South Korea hopes to use the upcoming summit between President Moon Jae-in and US President Donald Trump to win US backing for Seoul playing a leading role in efforts to bring permanent peace on the Korean Peninsula, a special presidential adviser said Wednesday.
Moon Chung-in, an honorary Yonsei University professor who serves as special presidential adviser for unification, foreign and security affairs, made the remark upon arrival in Washington on a mission to improve understanding among American opinion leaders of the new government's foreign affairs and inter-Korean policy ahead of the summit set for June 29-30.
Moon Chung-in, special presidential adviser for unification, foreign and security affairs. (Yonhap)
"The large framework for this summit is to solidify the Korea-US alliance, coordinate the North Korean nuclear issue between the two countries and get the US to support Seoul playing a leading role in establishing permanent peace on the Korean Peninsula," the adviser said.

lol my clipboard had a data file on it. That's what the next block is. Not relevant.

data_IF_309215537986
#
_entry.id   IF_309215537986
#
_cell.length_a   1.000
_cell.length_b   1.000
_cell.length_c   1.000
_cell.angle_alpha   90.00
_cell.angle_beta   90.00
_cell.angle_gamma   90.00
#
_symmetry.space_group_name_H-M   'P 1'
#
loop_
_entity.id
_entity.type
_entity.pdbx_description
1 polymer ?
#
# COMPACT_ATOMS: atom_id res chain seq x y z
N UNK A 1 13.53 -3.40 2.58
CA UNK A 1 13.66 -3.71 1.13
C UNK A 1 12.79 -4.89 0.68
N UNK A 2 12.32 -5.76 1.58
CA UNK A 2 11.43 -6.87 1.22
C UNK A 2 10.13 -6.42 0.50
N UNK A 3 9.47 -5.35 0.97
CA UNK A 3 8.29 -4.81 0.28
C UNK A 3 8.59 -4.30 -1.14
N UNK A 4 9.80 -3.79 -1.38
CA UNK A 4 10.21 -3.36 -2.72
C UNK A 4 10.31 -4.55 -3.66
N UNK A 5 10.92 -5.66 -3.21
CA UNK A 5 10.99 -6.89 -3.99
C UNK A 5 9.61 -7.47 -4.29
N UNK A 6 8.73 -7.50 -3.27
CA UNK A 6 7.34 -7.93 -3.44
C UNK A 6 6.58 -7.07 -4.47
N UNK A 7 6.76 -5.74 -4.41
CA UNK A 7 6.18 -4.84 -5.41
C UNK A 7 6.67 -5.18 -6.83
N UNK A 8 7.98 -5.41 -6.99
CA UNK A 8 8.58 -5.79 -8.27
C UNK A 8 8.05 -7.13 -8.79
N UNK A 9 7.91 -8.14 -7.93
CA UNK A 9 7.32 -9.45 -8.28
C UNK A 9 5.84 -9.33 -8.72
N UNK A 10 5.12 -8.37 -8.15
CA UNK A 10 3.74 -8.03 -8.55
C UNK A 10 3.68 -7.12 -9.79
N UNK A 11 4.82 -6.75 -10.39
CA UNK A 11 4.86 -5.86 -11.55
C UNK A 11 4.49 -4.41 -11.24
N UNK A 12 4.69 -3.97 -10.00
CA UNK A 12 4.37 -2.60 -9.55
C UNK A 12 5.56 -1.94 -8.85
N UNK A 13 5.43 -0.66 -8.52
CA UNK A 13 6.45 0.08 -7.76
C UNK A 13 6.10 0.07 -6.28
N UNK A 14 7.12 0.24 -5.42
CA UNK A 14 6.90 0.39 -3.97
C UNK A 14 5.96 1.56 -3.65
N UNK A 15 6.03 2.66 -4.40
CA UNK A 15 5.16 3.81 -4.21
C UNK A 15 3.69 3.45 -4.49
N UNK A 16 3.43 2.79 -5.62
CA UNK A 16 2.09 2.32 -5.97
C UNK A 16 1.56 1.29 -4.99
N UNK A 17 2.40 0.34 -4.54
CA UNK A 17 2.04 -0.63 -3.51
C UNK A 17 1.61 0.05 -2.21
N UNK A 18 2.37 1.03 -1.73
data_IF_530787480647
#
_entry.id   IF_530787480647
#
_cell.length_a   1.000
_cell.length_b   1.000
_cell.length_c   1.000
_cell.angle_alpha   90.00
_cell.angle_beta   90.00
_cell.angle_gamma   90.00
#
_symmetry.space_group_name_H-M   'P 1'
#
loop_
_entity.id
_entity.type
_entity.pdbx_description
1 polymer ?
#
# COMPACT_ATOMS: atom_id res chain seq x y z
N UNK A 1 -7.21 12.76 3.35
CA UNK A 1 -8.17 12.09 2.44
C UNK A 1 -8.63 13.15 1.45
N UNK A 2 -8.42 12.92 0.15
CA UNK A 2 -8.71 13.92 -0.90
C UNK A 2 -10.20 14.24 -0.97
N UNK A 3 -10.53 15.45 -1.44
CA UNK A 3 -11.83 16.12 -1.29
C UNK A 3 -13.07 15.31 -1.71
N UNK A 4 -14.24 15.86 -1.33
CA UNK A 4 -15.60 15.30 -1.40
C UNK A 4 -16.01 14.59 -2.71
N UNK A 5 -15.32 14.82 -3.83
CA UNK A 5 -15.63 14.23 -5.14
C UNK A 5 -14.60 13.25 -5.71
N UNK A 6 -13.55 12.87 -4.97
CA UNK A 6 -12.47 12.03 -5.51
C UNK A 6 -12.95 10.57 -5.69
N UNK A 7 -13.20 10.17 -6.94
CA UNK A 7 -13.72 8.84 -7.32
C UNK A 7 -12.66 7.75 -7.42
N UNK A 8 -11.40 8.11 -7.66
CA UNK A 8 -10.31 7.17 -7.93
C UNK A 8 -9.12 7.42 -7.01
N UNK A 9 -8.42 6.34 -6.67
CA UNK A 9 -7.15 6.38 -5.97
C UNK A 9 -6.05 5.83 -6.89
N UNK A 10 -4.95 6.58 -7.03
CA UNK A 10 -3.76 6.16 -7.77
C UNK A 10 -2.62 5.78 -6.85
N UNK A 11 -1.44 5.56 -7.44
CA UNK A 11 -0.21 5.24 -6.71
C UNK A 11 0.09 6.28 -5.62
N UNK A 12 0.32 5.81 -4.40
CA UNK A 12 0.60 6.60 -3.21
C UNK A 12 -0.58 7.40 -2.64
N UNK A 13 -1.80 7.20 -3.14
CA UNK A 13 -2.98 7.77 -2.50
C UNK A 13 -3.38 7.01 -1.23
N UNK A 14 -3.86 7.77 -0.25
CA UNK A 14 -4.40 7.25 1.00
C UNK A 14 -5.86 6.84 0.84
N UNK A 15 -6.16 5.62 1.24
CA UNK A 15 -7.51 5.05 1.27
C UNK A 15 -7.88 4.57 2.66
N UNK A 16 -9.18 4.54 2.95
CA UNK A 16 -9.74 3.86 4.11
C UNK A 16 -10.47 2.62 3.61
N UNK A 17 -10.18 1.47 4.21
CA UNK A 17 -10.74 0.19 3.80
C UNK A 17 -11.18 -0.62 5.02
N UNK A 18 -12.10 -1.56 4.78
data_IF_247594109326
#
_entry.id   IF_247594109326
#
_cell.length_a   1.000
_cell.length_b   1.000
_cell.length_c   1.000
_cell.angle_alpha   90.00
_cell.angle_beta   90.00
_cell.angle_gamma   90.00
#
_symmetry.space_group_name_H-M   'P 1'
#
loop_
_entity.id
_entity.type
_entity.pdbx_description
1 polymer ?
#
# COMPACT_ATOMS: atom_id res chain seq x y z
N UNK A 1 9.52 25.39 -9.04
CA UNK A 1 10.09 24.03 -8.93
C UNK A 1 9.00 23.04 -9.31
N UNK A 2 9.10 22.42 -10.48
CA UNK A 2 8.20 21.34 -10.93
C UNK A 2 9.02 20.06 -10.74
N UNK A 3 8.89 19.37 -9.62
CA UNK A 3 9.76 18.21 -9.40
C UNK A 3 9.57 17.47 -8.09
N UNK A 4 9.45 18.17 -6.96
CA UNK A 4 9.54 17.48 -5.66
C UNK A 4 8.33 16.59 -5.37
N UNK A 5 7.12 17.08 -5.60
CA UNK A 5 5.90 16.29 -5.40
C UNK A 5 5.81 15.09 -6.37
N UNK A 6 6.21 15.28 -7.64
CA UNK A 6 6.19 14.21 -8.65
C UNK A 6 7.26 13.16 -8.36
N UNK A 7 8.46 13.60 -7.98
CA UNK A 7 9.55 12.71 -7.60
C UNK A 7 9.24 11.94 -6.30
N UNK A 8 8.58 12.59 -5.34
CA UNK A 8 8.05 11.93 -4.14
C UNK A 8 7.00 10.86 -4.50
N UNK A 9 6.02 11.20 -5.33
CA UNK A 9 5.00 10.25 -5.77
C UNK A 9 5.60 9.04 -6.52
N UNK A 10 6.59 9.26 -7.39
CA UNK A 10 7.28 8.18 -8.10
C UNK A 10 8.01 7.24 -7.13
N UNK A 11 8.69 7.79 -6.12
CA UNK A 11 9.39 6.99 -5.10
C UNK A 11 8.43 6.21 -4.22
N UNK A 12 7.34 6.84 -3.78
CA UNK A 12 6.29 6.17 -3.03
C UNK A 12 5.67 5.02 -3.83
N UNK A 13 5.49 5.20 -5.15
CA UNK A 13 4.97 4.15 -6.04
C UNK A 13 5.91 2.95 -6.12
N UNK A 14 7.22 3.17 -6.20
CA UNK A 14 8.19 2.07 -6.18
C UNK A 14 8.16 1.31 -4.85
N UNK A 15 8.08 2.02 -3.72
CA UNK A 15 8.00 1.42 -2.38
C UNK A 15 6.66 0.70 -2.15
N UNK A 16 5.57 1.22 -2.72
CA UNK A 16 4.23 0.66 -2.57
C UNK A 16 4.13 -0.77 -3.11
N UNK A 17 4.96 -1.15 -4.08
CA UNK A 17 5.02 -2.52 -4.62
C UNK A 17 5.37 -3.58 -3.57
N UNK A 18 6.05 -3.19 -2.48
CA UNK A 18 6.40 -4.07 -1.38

As to the possibility of the reopening of the inter-Korean industrial complex in the North's border city of Kaesong, the adviser said that the South may be able to discuss the issue with the North within the bounds of UN Security Council resolutions.
"As there are international sanctions, it will practically be difficult to seek a reopening beyond the level," he said.
On Friday, he is scheduled to attend the 5th US-ROK Dialogue at the Wilson Center, where plans to deliver a speech outlining the new government's policy on foreign affairs, inter-Korean relations and the alliance with the US and exchange opinions with experts from both countries. (Yonhap)